States have plenty more data on which to base predictions than they had in 2001 when NCLB was created. Department officials have described spending countless hours in recent months pouring over spreadsheets to set new benchmarks. Raising statewide averages even a few percentage points, states have learned, is much harder than it looks. Adding to the problem, states like Michigan have had several sets of standards and tests in recent years due to the fallout over the common core.
In developing its ESSA plan, Michigan’s department is in the process of tying numeric goals to its “Top 10 in 10″ vision plan established in 2015 by state Superintendent Brian Whiston.
“It’s more of a motivating statement versus an empirical statement,” said Venessa A. Keesler, the state’s deputy superintendent.
For other states, trying to be both lofty and realistic has meant some difficult conversations about who’s to blame for lagging results and how to fix them.
Hawaii has long struggled with chronic absenteeism. Five years ago, it became one of the first states in the nation to incorporate absenteeism into its accountability system.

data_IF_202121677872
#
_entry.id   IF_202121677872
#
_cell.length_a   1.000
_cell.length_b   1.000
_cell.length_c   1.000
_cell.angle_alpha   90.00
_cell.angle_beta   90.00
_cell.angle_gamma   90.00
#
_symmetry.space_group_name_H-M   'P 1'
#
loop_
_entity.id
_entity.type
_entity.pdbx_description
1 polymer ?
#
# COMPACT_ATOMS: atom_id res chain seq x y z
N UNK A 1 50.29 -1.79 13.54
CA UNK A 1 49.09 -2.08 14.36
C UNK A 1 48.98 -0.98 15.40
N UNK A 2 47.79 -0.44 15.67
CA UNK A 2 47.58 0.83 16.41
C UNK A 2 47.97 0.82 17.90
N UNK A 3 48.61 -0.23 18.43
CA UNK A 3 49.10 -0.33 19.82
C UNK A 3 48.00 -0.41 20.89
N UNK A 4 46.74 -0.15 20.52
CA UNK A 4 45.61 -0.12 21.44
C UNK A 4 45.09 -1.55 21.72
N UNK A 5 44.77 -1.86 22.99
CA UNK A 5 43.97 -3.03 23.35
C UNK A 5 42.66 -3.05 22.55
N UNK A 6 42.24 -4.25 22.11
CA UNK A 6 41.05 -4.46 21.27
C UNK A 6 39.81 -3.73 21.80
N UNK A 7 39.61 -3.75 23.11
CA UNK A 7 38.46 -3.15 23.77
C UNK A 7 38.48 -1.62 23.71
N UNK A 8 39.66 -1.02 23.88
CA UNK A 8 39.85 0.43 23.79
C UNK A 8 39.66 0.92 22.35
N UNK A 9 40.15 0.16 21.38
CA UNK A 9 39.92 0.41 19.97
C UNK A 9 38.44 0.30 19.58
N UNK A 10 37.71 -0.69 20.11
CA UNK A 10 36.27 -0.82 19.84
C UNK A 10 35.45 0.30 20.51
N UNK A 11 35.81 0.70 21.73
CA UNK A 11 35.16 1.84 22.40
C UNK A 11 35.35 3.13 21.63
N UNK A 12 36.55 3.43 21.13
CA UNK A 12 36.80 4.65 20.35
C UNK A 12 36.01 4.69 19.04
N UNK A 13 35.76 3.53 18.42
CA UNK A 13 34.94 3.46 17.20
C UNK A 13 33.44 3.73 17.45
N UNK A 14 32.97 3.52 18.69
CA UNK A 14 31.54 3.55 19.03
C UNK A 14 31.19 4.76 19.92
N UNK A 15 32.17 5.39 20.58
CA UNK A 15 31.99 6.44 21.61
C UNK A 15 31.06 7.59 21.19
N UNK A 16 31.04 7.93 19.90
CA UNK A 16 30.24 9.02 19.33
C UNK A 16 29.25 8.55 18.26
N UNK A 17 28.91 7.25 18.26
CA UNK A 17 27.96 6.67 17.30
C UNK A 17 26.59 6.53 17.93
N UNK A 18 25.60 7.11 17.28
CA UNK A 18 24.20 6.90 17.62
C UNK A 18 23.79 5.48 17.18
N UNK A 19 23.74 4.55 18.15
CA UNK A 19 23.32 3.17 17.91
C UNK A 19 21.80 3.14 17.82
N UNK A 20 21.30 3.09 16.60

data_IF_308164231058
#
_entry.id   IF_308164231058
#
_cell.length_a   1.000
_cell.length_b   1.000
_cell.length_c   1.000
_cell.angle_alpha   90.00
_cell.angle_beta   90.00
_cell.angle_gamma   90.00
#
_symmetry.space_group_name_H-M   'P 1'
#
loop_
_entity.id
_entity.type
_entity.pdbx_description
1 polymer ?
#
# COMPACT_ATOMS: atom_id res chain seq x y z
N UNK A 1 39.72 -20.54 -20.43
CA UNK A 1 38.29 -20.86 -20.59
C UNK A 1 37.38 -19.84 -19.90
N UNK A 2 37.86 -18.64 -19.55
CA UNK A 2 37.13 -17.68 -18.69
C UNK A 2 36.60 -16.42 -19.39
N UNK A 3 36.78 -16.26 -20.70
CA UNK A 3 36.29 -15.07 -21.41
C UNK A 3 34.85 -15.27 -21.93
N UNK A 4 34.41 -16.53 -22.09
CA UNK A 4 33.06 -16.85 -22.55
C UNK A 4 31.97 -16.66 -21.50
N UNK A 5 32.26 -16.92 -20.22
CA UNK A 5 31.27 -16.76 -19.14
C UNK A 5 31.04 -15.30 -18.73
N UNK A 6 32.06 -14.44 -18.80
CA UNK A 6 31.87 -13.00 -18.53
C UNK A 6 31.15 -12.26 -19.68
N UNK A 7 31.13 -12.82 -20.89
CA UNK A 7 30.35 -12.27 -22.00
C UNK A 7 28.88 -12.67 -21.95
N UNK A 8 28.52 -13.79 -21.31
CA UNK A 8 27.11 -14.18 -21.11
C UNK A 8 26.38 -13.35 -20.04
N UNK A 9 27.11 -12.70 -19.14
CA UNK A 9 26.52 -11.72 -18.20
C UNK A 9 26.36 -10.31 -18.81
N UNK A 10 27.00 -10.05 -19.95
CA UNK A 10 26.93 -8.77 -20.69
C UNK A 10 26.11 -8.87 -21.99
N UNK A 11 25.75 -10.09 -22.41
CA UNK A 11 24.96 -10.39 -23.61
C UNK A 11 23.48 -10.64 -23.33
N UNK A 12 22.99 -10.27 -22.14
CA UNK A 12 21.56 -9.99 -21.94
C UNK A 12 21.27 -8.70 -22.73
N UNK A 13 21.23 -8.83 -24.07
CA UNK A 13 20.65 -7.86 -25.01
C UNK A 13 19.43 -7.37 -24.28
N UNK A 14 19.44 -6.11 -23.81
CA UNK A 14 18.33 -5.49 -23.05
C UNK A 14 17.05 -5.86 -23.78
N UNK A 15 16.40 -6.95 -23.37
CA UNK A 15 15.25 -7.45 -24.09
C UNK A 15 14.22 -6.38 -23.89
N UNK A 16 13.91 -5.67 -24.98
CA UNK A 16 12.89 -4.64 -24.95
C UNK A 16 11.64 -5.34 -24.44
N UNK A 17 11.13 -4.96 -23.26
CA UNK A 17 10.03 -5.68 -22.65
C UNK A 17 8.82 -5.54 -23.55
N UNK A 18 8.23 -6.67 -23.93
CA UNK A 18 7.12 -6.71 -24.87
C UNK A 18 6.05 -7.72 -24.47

The state set a common definition, set aside money to reward students with perfect attendance records, and aired statewide commercials during which military generals told families about the importance of showing up to class on time.
But state officials soon realized that the reasons so many students failed to show up to school were complicated. Students in isolated areas of the islands often missed the school bus and lacked any other methods of transportation to get to school, and the state’s court system had a glut of truancy cases it couldn’t afford to streamline.
Today, the lowest absenteeism rate in the state for a school is 2 percent while the highest is 54 percent.
When coming up with its new goals under ESSA, the department originally suggested that its schools reduce absenteeism from an average of 15 percent to 13 percent, but a board member said the number needed to be in the single digits. The state’s goal is now 9 percent.
“We’ve had some hard conversations about whether or not this is the best indicator to reflect school performance,” said Tammi Chun, the state’s assistant superintendent for office of strategy innovation and performance. “Everyone agrees it’s an important area to focus on but, going forward, we realize a combination of actions are needed in order for us to meet these goals.”
Vol. 36, Issue 18, Pages 1, 21